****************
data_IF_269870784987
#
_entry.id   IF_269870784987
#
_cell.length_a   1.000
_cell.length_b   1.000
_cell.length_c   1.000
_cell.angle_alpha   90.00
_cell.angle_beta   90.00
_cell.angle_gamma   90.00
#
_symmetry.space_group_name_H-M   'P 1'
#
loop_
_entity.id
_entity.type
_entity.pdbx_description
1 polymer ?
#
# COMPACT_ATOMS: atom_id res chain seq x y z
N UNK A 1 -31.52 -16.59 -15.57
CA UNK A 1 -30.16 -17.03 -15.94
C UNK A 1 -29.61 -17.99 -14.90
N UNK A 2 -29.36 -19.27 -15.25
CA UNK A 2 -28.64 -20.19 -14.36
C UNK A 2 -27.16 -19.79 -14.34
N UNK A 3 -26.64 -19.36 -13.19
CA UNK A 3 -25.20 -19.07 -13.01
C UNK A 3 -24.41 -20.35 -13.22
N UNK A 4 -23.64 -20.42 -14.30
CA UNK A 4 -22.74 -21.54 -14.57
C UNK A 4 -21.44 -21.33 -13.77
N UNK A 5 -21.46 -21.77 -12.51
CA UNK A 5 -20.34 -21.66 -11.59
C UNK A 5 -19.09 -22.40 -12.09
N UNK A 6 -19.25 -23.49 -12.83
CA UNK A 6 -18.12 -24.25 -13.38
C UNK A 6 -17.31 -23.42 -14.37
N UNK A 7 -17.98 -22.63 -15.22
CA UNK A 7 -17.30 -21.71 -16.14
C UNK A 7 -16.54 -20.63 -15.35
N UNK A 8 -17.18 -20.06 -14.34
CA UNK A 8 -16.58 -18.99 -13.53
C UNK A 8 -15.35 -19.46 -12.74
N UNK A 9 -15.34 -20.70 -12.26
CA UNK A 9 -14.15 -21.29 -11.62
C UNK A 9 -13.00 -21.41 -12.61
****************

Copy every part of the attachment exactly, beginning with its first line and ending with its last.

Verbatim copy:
data_IF_269870784987
#
_entry.id   IF_269870784987
#
_cell.length_a   1.000
_cell.length_b   1.000
_cell.length_c   1.000
_cell.angle_alpha   90.00
_cell.angle_beta   90.00
_cell.angle_gamma   90.00
#
_symmetry.space_group_name_H-M   'P 1'
#
loop_
_entity.id
_entity.type
_entity.pdbx_description
1 polymer ?
#
# COMPACT_ATOMS: atom_id res chain seq x y z
N UNK A 1 -31.52 -16.59 -15.57
CA UNK A 1 -30.16 -17.03 -15.94
C UNK A 1 -29.61 -17.99 -14.90
N UNK A 2 -29.36 -19.27 -15.25
CA UNK A 2 -28.64 -20.19 -14.36
C UNK A 2 -27.16 -19.79 -14.34
N UNK A 3 -26.64 -19.36 -13.19
CA UNK A 3 -25.20 -19.07 -13.01
C UNK A 3 -24.41 -20.35 -13.22
N UNK A 4 -23.64 -20.42 -14.30
CA UNK A 4 -22.74 -21.54 -14.57
C UNK A 4 -21.44 -21.33 -13.77
N UNK A 5 -21.46 -21.77 -12.51
CA UNK A 5 -20.34 -21.66 -11.59
C UNK A 5 -19.09 -22.40 -12.09
N UNK A 6 -19.25 -23.49 -12.83
CA UNK A 6 -18.12 -24.25 -13.38
C UNK A 6 -17.31 -23.42 -14.37
N UNK A 7 -17.98 -22.63 -15.22
CA UNK A 7 -17.30 -21.71 -16.14
C UNK A 7 -16.54 -20.63 -15.35
N UNK A 8 -17.18 -20.06 -14.34
CA UNK A 8 -16.58 -18.99 -13.53
C UNK A 8 -15.35 -19.46 -12.74
N UNK A 9 -15.34 -20.70 -12.26
CA UNK A 9 -14.15 -21.29 -11.62
C UNK A 9 -13.00 -21.41 -12.61